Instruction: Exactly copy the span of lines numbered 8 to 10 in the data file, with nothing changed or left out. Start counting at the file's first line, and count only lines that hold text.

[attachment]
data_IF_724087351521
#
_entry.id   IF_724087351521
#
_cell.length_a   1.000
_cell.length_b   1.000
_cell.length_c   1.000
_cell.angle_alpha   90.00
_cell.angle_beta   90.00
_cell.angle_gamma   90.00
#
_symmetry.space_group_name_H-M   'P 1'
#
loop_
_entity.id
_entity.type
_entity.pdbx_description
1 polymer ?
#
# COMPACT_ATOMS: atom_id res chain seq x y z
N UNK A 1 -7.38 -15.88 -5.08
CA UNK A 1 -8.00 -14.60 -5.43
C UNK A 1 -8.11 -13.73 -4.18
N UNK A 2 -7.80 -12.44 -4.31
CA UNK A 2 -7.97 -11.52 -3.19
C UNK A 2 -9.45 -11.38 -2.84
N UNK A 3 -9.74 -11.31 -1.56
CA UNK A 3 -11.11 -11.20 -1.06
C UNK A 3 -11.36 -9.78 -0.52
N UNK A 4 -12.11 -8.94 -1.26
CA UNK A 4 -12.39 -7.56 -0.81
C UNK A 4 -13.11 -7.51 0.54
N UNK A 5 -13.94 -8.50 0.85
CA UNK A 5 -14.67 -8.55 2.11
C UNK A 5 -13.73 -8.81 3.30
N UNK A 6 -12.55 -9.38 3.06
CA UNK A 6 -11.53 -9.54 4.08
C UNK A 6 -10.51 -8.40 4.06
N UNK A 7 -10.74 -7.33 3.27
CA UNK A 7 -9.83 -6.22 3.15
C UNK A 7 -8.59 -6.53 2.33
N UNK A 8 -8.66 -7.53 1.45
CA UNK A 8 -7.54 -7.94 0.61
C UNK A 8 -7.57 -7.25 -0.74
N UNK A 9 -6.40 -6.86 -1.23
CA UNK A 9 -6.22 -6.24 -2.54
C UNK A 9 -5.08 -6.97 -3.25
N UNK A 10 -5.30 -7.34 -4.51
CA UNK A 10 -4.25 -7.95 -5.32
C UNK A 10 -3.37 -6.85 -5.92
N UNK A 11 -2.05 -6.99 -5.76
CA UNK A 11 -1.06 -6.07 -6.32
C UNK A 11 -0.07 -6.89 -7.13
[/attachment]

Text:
_cell.angle_alpha   90.00
_cell.angle_beta   90.00
_cell.angle_gamma   90.00